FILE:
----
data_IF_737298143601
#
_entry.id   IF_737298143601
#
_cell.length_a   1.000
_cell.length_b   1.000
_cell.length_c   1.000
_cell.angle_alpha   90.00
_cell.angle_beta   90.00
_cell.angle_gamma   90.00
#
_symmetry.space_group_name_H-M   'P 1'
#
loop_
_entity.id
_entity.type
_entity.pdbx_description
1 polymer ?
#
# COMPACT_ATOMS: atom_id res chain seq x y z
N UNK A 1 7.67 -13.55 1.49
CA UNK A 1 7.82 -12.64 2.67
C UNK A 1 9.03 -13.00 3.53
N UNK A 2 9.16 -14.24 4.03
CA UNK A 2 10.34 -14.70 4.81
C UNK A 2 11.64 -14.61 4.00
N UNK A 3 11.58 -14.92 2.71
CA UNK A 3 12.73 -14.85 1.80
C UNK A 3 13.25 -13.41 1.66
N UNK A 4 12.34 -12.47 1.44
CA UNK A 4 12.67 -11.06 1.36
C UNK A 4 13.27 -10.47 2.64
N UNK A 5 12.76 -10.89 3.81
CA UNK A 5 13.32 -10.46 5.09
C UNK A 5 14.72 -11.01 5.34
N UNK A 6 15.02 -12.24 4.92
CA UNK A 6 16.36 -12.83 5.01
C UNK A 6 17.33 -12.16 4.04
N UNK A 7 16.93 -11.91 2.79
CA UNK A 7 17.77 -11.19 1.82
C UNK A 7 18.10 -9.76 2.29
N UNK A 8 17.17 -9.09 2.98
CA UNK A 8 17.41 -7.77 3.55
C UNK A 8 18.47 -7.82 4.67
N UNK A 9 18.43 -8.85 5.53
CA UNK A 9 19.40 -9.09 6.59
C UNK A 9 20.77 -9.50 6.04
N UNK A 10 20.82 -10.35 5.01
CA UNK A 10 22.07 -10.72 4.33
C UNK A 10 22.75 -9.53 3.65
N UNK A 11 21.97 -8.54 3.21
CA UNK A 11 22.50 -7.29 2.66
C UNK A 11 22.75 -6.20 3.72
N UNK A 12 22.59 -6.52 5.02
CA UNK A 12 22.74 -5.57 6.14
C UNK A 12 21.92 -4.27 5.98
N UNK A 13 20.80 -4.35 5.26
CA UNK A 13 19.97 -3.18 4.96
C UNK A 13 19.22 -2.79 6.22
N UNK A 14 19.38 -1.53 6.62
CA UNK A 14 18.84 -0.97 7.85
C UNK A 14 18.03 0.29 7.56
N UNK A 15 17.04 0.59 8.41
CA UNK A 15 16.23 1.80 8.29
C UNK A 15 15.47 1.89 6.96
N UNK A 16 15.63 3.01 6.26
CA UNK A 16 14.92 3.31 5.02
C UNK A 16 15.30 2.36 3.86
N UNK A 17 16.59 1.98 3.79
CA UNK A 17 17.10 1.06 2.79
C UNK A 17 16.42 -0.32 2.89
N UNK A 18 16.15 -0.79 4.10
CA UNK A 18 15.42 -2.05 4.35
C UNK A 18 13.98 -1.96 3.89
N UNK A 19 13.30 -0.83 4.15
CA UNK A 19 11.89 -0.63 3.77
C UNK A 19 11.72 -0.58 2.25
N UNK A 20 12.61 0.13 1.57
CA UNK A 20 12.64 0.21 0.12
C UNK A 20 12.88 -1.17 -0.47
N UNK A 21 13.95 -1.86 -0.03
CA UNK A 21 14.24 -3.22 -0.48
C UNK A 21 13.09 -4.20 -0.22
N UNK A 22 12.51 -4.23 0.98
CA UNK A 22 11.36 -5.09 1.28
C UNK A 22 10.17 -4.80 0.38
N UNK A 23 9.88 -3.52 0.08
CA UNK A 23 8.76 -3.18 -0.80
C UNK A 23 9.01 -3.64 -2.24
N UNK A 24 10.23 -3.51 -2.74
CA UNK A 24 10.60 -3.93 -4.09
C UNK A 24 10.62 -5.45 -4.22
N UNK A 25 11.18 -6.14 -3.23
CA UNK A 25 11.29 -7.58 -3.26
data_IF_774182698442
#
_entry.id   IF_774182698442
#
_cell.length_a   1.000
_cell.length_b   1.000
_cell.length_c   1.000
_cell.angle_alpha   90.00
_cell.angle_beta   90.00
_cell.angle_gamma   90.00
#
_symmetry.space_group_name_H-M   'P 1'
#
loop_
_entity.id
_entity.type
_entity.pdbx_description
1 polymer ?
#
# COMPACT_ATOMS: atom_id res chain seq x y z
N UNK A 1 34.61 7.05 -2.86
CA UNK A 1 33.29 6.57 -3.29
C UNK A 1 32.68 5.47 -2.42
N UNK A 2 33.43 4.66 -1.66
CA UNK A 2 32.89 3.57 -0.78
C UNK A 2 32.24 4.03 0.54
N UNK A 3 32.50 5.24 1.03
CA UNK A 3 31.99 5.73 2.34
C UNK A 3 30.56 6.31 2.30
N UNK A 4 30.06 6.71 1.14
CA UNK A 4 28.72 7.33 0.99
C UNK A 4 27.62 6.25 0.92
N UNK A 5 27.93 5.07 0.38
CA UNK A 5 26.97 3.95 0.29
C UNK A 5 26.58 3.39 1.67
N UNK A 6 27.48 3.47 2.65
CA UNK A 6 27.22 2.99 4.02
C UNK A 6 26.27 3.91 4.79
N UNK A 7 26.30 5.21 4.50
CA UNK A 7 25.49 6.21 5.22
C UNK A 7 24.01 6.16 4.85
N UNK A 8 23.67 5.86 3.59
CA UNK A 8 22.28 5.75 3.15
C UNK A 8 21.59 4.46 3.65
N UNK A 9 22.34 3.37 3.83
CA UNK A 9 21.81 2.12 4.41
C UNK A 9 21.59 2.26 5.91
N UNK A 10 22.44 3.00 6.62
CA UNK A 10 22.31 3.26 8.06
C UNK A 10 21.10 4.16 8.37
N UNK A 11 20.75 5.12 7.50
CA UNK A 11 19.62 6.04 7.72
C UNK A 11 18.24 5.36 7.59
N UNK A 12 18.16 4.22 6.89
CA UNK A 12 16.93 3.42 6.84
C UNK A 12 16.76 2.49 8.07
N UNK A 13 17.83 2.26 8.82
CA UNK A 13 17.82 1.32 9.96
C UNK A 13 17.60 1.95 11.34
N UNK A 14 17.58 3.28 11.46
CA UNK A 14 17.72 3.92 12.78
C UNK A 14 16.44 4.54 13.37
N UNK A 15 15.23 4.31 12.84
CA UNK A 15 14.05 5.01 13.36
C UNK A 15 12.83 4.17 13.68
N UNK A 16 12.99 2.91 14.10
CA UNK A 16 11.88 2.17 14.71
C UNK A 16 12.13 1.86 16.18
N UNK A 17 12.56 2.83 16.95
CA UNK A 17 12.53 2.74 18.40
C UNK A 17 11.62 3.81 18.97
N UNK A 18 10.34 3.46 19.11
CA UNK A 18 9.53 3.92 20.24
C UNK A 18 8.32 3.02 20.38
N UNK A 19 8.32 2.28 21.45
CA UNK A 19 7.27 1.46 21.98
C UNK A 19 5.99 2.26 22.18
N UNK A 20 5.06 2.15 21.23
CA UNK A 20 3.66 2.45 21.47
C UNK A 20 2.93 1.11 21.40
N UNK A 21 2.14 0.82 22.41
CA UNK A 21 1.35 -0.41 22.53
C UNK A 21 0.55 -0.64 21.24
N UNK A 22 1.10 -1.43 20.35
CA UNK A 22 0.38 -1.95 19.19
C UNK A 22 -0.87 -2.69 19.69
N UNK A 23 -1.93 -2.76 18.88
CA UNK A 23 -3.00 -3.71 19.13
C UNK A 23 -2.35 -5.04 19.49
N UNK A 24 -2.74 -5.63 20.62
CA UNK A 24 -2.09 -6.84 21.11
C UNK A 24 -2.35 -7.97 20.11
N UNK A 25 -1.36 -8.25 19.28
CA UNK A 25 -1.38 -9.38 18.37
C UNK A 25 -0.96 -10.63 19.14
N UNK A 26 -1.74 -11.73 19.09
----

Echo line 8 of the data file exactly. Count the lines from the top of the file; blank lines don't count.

_cell.angle_alpha   90.00